And Eady describes himself thus, “As a rapper from the ghetto, I don’t want to highlight my struggles and upbringing like other rappers, instead I want to rap about working towards the future and showing communities around the world that if you work hard at something, good things will come to you. I am the voice of the hood. I am here to inspire.”
Sumner Redstone recently paid a visit to Miami. He was just across the causeway from Booker T. Washington High at Jungle Island. He came as the featured speaker at the scholarship fundraiser for the Rabbi Alexander S. Gross Hebrew Academy. It was the school’s 60th anniversary dinner celebration. Tickets were $136.00 per person. The private school’s annual tuition is quite steep, from $8,000 for the early childhood program up to $16,000 for the high school, and so nearly half their 600 students are helped with financial aid.
Redstone is 85-years-old and a multi-billionaire but still working. He is the executive chairman or CEO of the Viacom Corporation. Viacom is a media giant and the company owns both Black Entertainment Television (B.E.T.) and Music Television (MTV).
Redstone’s B.E.T. and MTV networks have not deemed Eady’s Dope Pusher worthy of airtime yet. But the young self-described “voice of the hood” has not given up on that possibility because he knows the story of Carol City High’s William Roberts b.k.a. Rick Ross.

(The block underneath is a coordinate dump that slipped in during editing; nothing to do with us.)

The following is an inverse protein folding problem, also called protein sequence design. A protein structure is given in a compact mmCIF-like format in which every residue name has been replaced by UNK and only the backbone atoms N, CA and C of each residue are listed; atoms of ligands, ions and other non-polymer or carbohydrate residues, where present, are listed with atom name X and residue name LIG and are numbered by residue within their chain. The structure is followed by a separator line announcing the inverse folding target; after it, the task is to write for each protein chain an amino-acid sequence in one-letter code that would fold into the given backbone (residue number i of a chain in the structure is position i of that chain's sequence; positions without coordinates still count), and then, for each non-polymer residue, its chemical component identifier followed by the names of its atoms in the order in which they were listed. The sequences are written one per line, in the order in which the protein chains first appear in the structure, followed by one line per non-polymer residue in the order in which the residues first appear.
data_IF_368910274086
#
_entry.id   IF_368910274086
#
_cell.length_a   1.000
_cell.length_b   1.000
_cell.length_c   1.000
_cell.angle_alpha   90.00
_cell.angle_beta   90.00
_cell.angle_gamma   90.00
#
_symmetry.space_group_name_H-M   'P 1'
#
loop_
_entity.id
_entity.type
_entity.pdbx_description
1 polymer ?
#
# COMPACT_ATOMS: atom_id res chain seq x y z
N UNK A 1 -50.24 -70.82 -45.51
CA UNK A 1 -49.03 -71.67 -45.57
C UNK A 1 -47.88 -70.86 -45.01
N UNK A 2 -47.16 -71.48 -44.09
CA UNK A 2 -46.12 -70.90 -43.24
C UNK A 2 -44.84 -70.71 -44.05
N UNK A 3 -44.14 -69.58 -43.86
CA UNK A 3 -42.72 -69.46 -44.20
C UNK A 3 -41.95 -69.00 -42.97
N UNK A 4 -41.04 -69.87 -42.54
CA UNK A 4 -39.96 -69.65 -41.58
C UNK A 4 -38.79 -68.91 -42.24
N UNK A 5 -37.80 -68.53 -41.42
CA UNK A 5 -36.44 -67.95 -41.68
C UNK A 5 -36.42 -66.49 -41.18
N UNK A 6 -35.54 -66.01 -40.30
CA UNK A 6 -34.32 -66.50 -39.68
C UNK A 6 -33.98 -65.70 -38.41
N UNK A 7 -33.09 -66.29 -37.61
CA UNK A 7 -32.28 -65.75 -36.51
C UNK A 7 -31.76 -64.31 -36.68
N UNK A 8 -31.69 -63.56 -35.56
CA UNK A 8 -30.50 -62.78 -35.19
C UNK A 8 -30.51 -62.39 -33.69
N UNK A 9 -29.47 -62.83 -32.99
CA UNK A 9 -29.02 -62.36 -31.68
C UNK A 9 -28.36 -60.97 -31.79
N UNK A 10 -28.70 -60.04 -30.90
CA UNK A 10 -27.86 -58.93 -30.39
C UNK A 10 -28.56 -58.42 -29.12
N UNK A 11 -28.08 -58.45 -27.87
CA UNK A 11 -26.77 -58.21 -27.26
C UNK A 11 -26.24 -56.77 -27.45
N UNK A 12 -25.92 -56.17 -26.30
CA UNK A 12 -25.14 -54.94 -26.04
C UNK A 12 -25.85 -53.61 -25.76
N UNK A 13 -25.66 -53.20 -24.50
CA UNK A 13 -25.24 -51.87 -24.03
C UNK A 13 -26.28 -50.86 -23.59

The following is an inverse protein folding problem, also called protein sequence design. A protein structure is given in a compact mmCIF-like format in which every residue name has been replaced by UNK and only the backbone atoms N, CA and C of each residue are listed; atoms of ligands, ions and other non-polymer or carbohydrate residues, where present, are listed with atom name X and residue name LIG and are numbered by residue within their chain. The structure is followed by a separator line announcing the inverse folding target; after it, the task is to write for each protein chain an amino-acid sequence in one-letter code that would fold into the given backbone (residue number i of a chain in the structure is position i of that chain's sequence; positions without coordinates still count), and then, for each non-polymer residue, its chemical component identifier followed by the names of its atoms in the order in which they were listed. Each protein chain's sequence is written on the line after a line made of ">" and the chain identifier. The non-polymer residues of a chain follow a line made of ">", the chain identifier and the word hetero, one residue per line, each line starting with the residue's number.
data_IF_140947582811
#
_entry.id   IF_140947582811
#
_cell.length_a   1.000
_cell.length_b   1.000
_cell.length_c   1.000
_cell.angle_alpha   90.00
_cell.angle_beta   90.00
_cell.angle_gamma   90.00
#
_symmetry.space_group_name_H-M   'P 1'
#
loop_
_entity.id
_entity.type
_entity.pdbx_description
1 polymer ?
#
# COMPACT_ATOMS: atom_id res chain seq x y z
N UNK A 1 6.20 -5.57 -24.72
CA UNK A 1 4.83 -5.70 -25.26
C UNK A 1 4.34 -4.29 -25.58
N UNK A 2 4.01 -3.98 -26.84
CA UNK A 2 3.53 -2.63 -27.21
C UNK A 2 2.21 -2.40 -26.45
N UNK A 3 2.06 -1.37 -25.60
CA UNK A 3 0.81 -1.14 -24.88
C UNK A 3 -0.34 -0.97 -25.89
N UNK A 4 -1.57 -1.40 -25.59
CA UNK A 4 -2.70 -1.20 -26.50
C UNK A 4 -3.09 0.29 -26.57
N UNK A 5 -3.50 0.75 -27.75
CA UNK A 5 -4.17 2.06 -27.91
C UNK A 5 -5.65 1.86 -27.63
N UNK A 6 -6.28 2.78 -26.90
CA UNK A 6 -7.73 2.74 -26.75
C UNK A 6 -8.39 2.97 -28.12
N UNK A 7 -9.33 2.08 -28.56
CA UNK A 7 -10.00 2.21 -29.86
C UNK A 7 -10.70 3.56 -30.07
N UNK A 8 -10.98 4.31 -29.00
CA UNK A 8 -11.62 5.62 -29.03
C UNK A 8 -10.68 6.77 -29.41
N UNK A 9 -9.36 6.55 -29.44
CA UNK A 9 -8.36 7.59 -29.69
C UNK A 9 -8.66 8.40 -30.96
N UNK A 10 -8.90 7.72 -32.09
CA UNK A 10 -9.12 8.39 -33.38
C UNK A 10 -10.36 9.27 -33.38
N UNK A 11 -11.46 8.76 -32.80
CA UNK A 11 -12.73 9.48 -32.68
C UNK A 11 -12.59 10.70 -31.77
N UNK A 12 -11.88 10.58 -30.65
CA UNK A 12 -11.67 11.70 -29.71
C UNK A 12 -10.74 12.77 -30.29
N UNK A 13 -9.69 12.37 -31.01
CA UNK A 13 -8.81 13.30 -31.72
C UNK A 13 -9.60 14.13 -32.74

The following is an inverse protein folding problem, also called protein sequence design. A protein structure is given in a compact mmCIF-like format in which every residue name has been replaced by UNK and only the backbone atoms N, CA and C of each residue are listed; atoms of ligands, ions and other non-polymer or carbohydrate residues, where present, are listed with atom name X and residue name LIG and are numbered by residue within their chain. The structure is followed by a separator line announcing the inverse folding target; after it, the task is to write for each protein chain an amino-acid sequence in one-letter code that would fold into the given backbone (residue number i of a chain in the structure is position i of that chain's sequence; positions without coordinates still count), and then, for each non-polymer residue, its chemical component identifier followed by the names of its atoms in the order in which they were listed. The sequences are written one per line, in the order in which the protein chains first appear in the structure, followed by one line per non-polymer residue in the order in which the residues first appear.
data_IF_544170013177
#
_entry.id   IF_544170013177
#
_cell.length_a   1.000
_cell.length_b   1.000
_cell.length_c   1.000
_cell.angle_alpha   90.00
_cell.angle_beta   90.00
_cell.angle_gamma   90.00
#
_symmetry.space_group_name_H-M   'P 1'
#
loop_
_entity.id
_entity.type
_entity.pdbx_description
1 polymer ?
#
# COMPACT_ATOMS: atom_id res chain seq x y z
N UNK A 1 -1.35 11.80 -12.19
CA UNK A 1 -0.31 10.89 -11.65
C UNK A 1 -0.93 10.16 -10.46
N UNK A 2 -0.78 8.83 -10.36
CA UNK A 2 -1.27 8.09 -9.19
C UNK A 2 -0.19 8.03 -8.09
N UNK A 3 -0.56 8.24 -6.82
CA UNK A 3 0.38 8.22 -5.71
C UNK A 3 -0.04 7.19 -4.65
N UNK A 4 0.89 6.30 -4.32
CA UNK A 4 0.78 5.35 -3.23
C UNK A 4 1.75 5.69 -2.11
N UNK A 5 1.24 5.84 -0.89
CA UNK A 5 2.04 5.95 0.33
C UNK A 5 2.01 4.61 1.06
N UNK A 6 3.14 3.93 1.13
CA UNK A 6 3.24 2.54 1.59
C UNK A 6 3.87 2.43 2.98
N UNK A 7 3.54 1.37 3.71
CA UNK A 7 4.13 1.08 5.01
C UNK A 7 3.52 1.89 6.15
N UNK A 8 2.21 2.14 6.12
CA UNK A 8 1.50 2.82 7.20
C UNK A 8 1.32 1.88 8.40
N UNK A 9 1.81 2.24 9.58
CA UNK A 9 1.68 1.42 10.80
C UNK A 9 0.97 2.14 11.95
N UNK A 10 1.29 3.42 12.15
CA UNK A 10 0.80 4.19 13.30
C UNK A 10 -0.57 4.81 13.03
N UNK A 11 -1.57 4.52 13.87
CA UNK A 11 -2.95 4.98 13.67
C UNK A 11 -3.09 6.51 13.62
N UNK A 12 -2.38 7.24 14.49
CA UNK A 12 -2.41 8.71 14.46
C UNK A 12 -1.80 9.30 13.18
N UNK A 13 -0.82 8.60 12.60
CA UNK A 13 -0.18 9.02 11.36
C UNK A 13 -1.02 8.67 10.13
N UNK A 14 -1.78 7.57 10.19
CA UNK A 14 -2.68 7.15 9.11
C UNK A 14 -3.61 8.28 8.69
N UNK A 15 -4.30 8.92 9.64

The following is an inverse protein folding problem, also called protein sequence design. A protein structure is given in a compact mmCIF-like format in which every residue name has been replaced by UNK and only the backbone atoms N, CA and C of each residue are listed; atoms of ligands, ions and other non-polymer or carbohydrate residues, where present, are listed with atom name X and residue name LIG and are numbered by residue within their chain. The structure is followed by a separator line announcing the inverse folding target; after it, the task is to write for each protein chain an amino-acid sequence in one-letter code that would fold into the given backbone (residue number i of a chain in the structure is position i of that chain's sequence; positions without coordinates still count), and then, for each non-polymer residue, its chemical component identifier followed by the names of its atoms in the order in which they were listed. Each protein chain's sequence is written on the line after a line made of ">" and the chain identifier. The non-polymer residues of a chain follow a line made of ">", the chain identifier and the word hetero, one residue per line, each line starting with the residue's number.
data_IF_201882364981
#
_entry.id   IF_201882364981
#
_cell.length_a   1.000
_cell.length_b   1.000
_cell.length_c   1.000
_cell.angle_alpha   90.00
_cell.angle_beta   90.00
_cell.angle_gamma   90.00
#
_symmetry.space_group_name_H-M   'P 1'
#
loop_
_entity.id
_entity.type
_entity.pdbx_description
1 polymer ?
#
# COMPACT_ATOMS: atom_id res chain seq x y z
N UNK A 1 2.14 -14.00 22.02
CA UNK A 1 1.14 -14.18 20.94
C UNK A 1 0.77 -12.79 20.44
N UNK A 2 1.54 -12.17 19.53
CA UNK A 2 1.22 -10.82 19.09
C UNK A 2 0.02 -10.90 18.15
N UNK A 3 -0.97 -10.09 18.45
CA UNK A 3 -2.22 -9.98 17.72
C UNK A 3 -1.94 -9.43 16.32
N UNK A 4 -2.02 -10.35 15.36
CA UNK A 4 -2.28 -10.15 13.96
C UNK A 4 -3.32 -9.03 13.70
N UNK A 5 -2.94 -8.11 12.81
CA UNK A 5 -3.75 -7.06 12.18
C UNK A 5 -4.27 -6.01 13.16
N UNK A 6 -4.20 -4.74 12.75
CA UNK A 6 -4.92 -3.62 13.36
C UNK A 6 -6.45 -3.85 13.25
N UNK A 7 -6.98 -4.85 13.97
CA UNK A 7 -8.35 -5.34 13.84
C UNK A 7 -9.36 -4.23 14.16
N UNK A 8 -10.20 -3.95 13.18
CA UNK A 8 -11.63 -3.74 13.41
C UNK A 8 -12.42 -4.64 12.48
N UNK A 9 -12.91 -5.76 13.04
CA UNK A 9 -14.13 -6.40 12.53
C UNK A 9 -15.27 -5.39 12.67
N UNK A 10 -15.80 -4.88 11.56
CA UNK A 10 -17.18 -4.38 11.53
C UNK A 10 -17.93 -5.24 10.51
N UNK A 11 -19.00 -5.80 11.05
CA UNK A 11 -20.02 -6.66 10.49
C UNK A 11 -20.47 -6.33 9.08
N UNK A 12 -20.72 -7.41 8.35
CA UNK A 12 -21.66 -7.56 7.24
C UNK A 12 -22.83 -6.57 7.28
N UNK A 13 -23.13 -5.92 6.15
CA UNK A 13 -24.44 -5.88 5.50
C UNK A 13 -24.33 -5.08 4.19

Eady has tweaked the title of his seminal work. He now calls it The Pusher. Eady and many young African-American men know that you can rap about and glorify the drug trade and the accompanying gun play and mayhem and violent massacres and birthday parties sprayed with assault weapons fire. And if you do it at just the right pitch and in the right tenor. And if you aim it at the young people like Anthony Smith late of Booker T. Washington High and Michelle Coleman late of Florida A&M University and away from the young people at Rabbi Alexander S. Gross Hebrew Academy. Then Sumner Redstone will push your rhymes like weight on his B.E.T. and his MTV and make you the new Big Boss.
R.I.P Anthony Smith, you were a fine young man who deserved a better United States to grow up in. R.I.P. Michelle Coleman, in a better nation we would have known you as a nurse and mother and gotten to hold your baby in our arms. You were our son and our daughter and we failed you. All of us grown folks who sit and watch you die one after another failed you. But we pledge to both of you that this time we will find the courage to straighten our backs up and go after and stop those people who profit, who make huge fortunes, who count the blood money after your deaths.
Paul A. Moore is a teacher at Miami Carol City High School. He can be reached at Pmoore1953@aol.com